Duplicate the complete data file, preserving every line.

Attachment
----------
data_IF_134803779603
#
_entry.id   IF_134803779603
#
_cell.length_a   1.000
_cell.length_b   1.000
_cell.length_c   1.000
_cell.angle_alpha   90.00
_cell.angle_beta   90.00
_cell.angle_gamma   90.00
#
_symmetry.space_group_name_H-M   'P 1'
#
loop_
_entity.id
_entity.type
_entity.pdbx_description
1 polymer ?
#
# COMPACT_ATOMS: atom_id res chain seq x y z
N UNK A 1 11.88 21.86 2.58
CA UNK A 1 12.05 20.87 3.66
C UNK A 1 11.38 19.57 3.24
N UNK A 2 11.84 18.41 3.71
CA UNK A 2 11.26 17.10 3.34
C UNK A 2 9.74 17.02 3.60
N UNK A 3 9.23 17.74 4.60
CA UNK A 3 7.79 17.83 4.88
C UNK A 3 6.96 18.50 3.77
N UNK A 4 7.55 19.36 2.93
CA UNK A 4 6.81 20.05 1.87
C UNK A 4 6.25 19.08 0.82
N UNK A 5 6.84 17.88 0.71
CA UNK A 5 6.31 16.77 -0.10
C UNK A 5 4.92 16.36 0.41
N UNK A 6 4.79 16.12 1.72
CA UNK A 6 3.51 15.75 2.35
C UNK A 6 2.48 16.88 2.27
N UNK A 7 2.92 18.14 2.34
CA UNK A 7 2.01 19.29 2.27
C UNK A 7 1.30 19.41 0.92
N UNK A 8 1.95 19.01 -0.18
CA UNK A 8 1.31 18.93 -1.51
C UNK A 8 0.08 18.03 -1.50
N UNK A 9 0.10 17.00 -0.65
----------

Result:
data_IF_134803779603
#
_entry.id   IF_134803779603
#
_cell.length_a   1.000
_cell.length_b   1.000
_cell.length_c   1.000
_cell.angle_alpha   90.00
_cell.angle_beta   90.00
_cell.angle_gamma   90.00
#
_symmetry.space_group_name_H-M   'P 1'
#
loop_
_entity.id
_entity.type
_entity.pdbx_description
1 polymer ?
#
# COMPACT_ATOMS: atom_id res chain seq x y z
N UNK A 1 11.88 21.86 2.58
CA UNK A 1 12.05 20.87 3.66
C UNK A 1 11.38 19.57 3.24
N UNK A 2 11.84 18.41 3.71
CA UNK A 2 11.26 17.10 3.34
C UNK A 2 9.74 17.02 3.60
N UNK A 3 9.23 17.74 4.60
CA UNK A 3 7.79 17.83 4.88
C UNK A 3 6.96 18.50 3.77
N UNK A 4 7.55 19.36 2.93
CA UNK A 4 6.81 20.05 1.87
C UNK A 4 6.25 19.08 0.82
N UNK A 5 6.84 17.88 0.71
CA UNK A 5 6.31 16.77 -0.10
C UNK A 5 4.92 16.36 0.41
N UNK A 6 4.79 16.12 1.72
CA UNK A 6 3.51 15.75 2.35
C UNK A 6 2.48 16.88 2.27
N UNK A 7 2.92 18.14 2.34
CA UNK A 7 2.01 19.29 2.27
C UNK A 7 1.30 19.41 0.92
N UNK A 8 1.95 19.01 -0.18
CA UNK A 8 1.31 18.93 -1.51
C UNK A 8 0.08 18.03 -1.50
N UNK A 9 0.10 17.00 -0.65